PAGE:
Karenne Wood Jack Looney

Karenne Wood is director of the Virginia Indian Heritage Program at the Virginia Foundation for the Humanities and a lecturer at UVA. She published a book of poetry, Markings on Earth, and is the editor of The Virginia Indian Heritage Trail. Is there a particular book that changed your life?

I read Dee Brown’s Bury My Heart at Wounded Knee in 1971, when I was 11. It was the only book I’d encountered that presented American history from a more-or-less indigenous perspective, chronicling injustices experienced by various Indian tribes at the hands of the U.S. government. In the 1970s, American history was almost always crafted as a glorious epic of westward expansionism and “progress.” This best-selling book woke people up and educated me about perspective. Including American Indian perspectives creates a more complete and complex historical narrative, one that shows what’s been gained and lost along the way, and by whom.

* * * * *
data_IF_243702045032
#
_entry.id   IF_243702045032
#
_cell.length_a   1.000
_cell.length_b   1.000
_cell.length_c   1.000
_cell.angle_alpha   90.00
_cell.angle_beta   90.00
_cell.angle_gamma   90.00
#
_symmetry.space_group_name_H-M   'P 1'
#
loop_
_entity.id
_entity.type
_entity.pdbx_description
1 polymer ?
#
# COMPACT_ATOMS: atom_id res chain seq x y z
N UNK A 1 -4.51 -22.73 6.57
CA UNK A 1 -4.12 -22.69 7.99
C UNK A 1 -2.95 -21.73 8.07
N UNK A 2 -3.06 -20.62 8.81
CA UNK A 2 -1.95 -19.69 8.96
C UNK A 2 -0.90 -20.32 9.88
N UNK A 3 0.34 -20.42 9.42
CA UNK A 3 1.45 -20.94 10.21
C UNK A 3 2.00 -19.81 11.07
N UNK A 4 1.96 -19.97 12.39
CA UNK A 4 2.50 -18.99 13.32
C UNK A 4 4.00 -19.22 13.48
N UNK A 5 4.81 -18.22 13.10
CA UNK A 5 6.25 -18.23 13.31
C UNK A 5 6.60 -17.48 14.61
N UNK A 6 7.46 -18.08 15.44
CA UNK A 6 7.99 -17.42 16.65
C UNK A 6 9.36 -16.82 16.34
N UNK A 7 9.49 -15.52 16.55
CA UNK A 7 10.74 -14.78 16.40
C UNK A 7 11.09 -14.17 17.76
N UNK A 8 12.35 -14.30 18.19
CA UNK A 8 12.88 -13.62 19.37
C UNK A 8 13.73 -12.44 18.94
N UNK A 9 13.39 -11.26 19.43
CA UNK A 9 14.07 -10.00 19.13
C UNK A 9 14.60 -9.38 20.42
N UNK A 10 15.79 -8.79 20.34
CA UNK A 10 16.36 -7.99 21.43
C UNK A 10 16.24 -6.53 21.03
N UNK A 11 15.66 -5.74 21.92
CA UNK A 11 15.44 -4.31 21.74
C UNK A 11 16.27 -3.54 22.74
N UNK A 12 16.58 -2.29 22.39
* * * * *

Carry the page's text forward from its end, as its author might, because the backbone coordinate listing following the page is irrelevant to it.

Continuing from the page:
What are you reading now?

I’m reading Hollywood’s Indian: The Portrayal of the Native American in Film edited by Rollins and O’Connor, because I’m fascinated by the pervasive stereotypes that Americans have about American Indians. Most of those images have been conveyed through newspapers, films, TV and popular music: grunting or “warlike” savages, princesses and squaws, characters invariably stuck in the past. Those iconic Indians haven’t changed their clothes or learned to speak English in 400 years! The early silent films were somewhat more sympathetic toward American Indians than later, during the John Ford/John Wayne era. In the 1970s, sympathetic films emerged, such as Little Big Man and, later, Dances with Wolves. But they’re problematic, too, because Indians aren’t all environmental stewards, warriors or wise elders. And we haven’t all “vanished.” Most Hollywood films have featured non-Native actors in makeup and wigs portraying Indians. They’re fun to watch because they’re ridiculous. Today, Native people are more often cast in Native roles, but films still focus the story around a white hero.

What book have you read over and over?

Dwellings by Linda Hogan is a collection of essays imbued with such lyrical reverence for life, for the earth and its creatures, that I return to it regularly. It explores some of the mysteries of our relations to other species and to special places—not with a New Age or hocus-pocus approach, but in language that makes sense. It reminds us that we inhabit a wondrous but fragile world, that our ecological choices have far-reaching consequences, and that we are responsible to one another. Hogan is a Chickasaw poet, and her reflections on nature are both healing and powerful.